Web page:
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Profiling Complaints Frequently Asked Questions



Before filing a profiling complaint intake, you should read through the following frequently asked questions.



  1. What is profiling?  House Bill 2002 defines profiling as the following, “‘Profiling’ means that a law enforcement agency or a law enforcement officer targets an individual for suspicion of violating a provision of law based solely on the real or perceived factor of the individual’s age, race, ethnicity, color, national origin, language, gender, gender identity, sexual orientation, political affiliation, religion, homelessness or disability, unless the agency or officer is acting on a suspect description or information related to an identified or suspected violation of a provision of law.”

  2. What is a Law Enforcement agency? Any of the following in Oregon - The Department of State Police; The Department of Justice; A district attorney’s office; and any of the following that maintains a law enforcement unit as defined in ORS 181.610:(A) A political subdivision or an instrumentality of the State of Oregon.(B) A municipal corporation of the State of Oregon.(C) A tribal government.(D) A university.

  3. What is a Law Enforcement officer? Any of the following in Oregon - (a) A member of the Oregon State Police; (b) A sheriff, constable, marshal, municipal police officer or reserve officer or a police officer commissioned by a university under ORS 352.383 or 353.125; (c) An investigator of a district attorney’s office if the investigator is or has been certified as a law enforcement officer in this or any other state; (d) An investigator of the Criminal Justice Division of the Department of Justice; (e) A humane special agent as defined in ORS 181.435; (f) A judicial marshal of the Security and Emergency Preparedness Office of the Judicial Department who is appointed under ORS 1.177 and trained pursuant to ORS 181.647; (g) A liquor enforcement inspector exercising authority described in ORS 471.775 (2); or (h) An authorized tribal police officer as defined in section 1, chapter 644, Oregon Laws 2011.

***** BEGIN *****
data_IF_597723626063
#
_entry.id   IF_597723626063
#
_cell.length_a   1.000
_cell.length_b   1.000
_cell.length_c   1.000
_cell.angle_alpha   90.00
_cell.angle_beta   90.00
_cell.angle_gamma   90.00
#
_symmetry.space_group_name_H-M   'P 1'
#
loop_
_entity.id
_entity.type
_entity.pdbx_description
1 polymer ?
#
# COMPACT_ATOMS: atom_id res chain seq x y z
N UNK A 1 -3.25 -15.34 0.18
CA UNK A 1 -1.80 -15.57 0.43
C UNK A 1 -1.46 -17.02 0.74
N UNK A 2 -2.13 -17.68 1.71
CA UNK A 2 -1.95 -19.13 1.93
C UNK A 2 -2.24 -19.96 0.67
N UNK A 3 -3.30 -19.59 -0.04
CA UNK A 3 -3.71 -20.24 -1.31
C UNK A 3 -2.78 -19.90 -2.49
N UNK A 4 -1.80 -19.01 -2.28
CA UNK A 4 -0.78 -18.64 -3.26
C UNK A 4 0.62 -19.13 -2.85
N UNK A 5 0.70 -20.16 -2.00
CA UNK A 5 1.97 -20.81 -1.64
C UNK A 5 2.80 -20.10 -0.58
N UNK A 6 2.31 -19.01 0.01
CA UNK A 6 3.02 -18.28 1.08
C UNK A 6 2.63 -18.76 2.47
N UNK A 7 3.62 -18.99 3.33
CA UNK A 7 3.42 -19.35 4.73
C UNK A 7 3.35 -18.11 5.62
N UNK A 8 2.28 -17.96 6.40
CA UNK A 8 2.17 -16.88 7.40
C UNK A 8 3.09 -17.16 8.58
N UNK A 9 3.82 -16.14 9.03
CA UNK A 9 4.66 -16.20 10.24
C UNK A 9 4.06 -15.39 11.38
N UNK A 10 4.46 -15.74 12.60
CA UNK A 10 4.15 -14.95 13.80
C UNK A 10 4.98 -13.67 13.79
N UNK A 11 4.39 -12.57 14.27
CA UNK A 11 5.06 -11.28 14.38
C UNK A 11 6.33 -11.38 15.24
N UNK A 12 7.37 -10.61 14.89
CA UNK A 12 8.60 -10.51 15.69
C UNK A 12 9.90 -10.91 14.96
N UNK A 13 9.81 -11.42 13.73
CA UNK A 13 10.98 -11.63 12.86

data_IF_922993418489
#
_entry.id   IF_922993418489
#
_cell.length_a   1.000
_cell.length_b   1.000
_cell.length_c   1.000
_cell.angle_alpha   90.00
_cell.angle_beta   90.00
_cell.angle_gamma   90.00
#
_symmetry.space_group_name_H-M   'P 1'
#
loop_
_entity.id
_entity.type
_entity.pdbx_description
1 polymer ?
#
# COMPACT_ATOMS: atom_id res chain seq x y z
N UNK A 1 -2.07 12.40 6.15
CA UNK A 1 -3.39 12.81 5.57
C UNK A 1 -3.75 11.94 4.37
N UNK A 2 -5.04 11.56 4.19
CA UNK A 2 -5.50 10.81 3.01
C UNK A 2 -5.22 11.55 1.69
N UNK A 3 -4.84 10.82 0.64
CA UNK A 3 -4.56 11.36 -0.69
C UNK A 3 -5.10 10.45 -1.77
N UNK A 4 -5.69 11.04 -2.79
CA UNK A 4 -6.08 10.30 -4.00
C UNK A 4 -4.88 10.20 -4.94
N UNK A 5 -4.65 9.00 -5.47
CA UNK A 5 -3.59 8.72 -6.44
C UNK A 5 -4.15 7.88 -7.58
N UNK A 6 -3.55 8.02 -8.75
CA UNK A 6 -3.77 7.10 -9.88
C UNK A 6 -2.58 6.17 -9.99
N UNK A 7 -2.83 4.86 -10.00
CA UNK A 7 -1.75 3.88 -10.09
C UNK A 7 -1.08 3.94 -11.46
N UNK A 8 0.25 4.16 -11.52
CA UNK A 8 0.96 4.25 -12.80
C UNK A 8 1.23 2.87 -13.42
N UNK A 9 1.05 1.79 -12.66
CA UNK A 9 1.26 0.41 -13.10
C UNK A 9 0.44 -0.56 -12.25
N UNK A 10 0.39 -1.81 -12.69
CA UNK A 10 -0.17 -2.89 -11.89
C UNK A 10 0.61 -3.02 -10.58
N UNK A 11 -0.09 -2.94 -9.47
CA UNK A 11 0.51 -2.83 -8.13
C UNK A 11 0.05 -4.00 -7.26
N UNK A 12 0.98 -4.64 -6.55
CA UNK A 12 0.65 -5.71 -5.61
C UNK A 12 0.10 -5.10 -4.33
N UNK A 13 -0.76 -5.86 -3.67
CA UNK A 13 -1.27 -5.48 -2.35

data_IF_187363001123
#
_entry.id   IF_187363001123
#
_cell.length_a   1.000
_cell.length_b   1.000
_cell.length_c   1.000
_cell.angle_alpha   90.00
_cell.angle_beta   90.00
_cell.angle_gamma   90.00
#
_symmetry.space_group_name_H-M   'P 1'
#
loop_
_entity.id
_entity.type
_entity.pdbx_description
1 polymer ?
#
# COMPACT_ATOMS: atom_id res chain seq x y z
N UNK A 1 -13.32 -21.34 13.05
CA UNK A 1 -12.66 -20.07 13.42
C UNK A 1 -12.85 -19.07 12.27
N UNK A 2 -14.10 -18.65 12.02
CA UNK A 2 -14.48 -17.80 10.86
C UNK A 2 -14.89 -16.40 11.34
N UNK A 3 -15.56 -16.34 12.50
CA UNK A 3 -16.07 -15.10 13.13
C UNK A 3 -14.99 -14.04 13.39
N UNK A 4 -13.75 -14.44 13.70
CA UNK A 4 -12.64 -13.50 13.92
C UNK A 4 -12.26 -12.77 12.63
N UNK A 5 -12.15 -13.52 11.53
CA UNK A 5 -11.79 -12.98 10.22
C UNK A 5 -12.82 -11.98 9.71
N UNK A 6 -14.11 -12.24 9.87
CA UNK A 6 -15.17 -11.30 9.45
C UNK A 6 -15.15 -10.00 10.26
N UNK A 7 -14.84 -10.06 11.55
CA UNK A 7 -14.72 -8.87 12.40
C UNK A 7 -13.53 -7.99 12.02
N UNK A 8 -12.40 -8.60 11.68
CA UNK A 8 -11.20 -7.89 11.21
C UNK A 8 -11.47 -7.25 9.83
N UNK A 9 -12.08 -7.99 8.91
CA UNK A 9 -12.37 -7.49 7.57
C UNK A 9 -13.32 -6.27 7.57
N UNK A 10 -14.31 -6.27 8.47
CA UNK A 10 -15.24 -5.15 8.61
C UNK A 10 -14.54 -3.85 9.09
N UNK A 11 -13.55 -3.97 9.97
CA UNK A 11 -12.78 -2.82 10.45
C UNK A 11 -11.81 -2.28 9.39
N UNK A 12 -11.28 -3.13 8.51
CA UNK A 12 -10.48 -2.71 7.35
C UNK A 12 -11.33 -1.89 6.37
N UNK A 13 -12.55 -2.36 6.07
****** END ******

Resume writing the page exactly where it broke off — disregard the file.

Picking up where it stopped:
4. Who are the LECC?  Oregon’s Law Enforcement Contacts Policy and Data Review Committee (LECC) is an independent state-wide Governor-appointed committee made of citizens and professionals whose purpose is to ensure public complaints of profiling by Oregon law enforcement are recorded and addressed by law enforcement to the extent possible. The LECC is staffed by the Criminal Justice Policy Research Institute at Portland State University. The LECC is not an investigative or legal body.  The LECC also engages in a variety of activities related to the issues of profiling in Oregon including law enforcement training; stops data collection, analysis and reporting; and public opinion survey research on perceptions of Oregon law enforcement and law enforcement contacts. You can learn more about the LECC here:

  5. Who are the LECC staff?  The LECC staff work at Portland State University in the Criminal Justice Policy Research Institute.  At this time LECC staff include two individuals - Dr. Brian Renauer, Director CJPRI and Salome Chimuku, LECC Project Manager.  Ms. Chimuku will be contacting the person filing the complaint after its receipt.

  6. How will the LECC protect my identity if I wish to remain anonymous?  The LECC staff will have access to your original complaint intake form and any notes from follow-up conversations.  Thus, you will not be anonymous to the LECC staff.  LECC staff will keep your name confidential and protected in locked cabinets and password-protected databases.  If you choose to remain anonymous on the intake form all identifying information from your complaint will be removed.  LECC staff will talk to you about this decision because it may require removing the location, date, or other key details of the profiling incident; therefore, making it less likely that law enforcement could actually investigate the incident.

  7. Can I file a complaint but not have it forwarded to law enforcement for investigation? If you wish to file a complaint, but not have it forwarded to law enforcement we will need to know upon completion of the first follow-up phone call.  If we are unable to reach you the complaint intake will be forwarded after 30 days from initial receipt.  Please note that any complaints that are not forwarded to law enforcement will: 1) not be counted as a real profiling complaint for our reporting purposes to the State, they will be considered an intake only, and 2) there will be no investigation of the complaint by law enforcement.  Please also note that any complaints that entail State mandatory reporting requirements (e.g. abuse of child/youth under age 18 - ORS419B.010) will automatically be forwarded to law enforcement.

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